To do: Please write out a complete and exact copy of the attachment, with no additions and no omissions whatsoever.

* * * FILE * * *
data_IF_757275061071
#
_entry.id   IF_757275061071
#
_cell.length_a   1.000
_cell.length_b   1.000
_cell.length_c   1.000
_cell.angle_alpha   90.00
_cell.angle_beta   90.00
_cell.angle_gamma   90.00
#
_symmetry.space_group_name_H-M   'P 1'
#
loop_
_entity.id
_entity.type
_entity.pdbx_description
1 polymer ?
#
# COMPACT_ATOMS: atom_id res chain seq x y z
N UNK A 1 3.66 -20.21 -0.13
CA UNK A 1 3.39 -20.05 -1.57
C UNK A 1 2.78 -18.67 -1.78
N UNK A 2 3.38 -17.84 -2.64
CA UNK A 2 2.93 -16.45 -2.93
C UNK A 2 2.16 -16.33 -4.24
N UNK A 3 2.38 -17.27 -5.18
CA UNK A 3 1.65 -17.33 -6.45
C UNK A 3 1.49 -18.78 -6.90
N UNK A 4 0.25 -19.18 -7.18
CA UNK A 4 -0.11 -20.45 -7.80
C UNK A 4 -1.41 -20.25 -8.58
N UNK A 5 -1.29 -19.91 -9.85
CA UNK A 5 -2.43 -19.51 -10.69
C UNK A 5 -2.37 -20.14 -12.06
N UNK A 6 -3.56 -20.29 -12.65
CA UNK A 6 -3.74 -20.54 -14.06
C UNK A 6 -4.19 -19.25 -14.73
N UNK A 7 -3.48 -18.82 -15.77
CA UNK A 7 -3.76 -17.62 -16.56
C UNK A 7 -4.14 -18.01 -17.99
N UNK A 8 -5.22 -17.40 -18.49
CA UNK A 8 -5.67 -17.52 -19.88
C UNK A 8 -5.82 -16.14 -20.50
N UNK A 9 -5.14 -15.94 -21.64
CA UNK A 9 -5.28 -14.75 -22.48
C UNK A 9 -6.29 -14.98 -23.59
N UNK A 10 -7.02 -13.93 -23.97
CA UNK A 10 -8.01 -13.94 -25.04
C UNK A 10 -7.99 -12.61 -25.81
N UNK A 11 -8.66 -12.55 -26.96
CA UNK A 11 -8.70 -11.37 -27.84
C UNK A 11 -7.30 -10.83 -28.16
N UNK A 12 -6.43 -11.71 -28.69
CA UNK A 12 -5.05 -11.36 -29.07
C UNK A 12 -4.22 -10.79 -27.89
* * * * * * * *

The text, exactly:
data_IF_757275061071
#
_entry.id   IF_757275061071
#
_cell.length_a   1.000
_cell.length_b   1.000
_cell.length_c   1.000
_cell.angle_alpha   90.00
_cell.angle_beta   90.00
_cell.angle_gamma   90.00
#
_symmetry.space_group_name_H-M   'P 1'
#
loop_
_entity.id
_entity.type
_entity.pdbx_description
1 polymer ?
#
# COMPACT_ATOMS: atom_id res chain seq x y z
N UNK A 1 3.66 -20.21 -0.13
CA UNK A 1 3.39 -20.05 -1.57
C UNK A 1 2.78 -18.67 -1.78
N UNK A 2 3.38 -17.84 -2.64
CA UNK A 2 2.93 -16.45 -2.93
C UNK A 2 2.16 -16.33 -4.24
N UNK A 3 2.38 -17.27 -5.18
CA UNK A 3 1.65 -17.33 -6.45
C UNK A 3 1.49 -18.78 -6.90
N UNK A 4 0.25 -19.18 -7.18
CA UNK A 4 -0.11 -20.45 -7.80
C UNK A 4 -1.41 -20.25 -8.58
N UNK A 5 -1.29 -19.91 -9.85
CA UNK A 5 -2.43 -19.51 -10.69
C UNK A 5 -2.37 -20.14 -12.06
N UNK A 6 -3.56 -20.29 -12.65
CA UNK A 6 -3.74 -20.54 -14.06
C UNK A 6 -4.19 -19.25 -14.73
N UNK A 7 -3.48 -18.82 -15.77
CA UNK A 7 -3.76 -17.62 -16.56
C UNK A 7 -4.14 -18.01 -17.99
N UNK A 8 -5.22 -17.40 -18.49
CA UNK A 8 -5.67 -17.52 -19.88
C UNK A 8 -5.82 -16.14 -20.50
N UNK A 9 -5.14 -15.94 -21.64
CA UNK A 9 -5.28 -14.75 -22.48
C UNK A 9 -6.29 -14.98 -23.59
N UNK A 10 -7.02 -13.93 -23.97
CA UNK A 10 -8.01 -13.94 -25.04
C UNK A 10 -7.99 -12.61 -25.81
N UNK A 11 -8.66 -12.55 -26.96
CA UNK A 11 -8.70 -11.37 -27.84
C UNK A 11 -7.30 -10.83 -28.16
N UNK A 12 -6.43 -11.71 -28.69
CA UNK A 12 -5.05 -11.36 -29.07
C UNK A 12 -4.22 -10.79 -27.89